New integrated primary school in Co Antrim doubles in size
A SCHOOL allowed to become integrated to halt a "terminal decline" has more than doubled in size.
Pupil numbers have been on the rise at Mallusk IPS in Co Antrim since it 'transformed' from state-controlled to integrated status last year.
The decision to approve the switch by then education minister John O'Dowd was seen by some as a gamble as numbers had been tumbling.
Just 10 pupils were enrolled two years ago. Now, it has close to 30.
Department of Education officials supported the transformation, saying it would provide additional integrated places in an area of increasing demand.
It added, however, that how the situation at Mallusk would develop "cannot be predicted with complete confidence".
One of the strengths of the proposal, officials said, was the number and religious balance of expressions of interest (EOIs) from parents.
There were enough EOIs to suggest that the school would be sustainable, they told the minister, "but only if they are translated into actual applications for places".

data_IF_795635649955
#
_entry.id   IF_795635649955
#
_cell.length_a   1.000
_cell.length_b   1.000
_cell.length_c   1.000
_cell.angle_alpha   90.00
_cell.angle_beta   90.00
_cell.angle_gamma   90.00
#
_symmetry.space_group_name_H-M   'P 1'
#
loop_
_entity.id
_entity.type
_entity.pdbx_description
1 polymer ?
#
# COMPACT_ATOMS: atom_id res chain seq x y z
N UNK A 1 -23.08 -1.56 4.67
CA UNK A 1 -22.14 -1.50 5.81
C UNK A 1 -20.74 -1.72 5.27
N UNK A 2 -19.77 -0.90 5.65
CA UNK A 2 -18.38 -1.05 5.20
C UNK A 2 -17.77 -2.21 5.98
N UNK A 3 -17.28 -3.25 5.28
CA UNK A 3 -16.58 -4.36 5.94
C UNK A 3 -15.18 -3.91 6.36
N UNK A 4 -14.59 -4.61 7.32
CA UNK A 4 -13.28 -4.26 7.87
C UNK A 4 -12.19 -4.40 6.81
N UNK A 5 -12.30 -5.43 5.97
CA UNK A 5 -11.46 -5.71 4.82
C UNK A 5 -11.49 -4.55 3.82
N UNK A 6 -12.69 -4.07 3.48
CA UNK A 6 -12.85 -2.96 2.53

The school received 24 EOIs for the 2015/16 year - but just one child applied and was admitted.
Principal Susanne Kinsella said this was largely due to uncertainty over whether or not the school would be allowed to transform.
With integrated status now secured, she said, interest and applications spiralled with the school welcoming eight new P1s this year, as well as six more children in other age groups.
Ms Kinsella said the change from the state-controlled to the integrated had been a great success.
"There is demand in the area for integrated education. We have over 30 expressions of interest already for next year. It is going to take a while for the school to grow but we are very pleased," she said.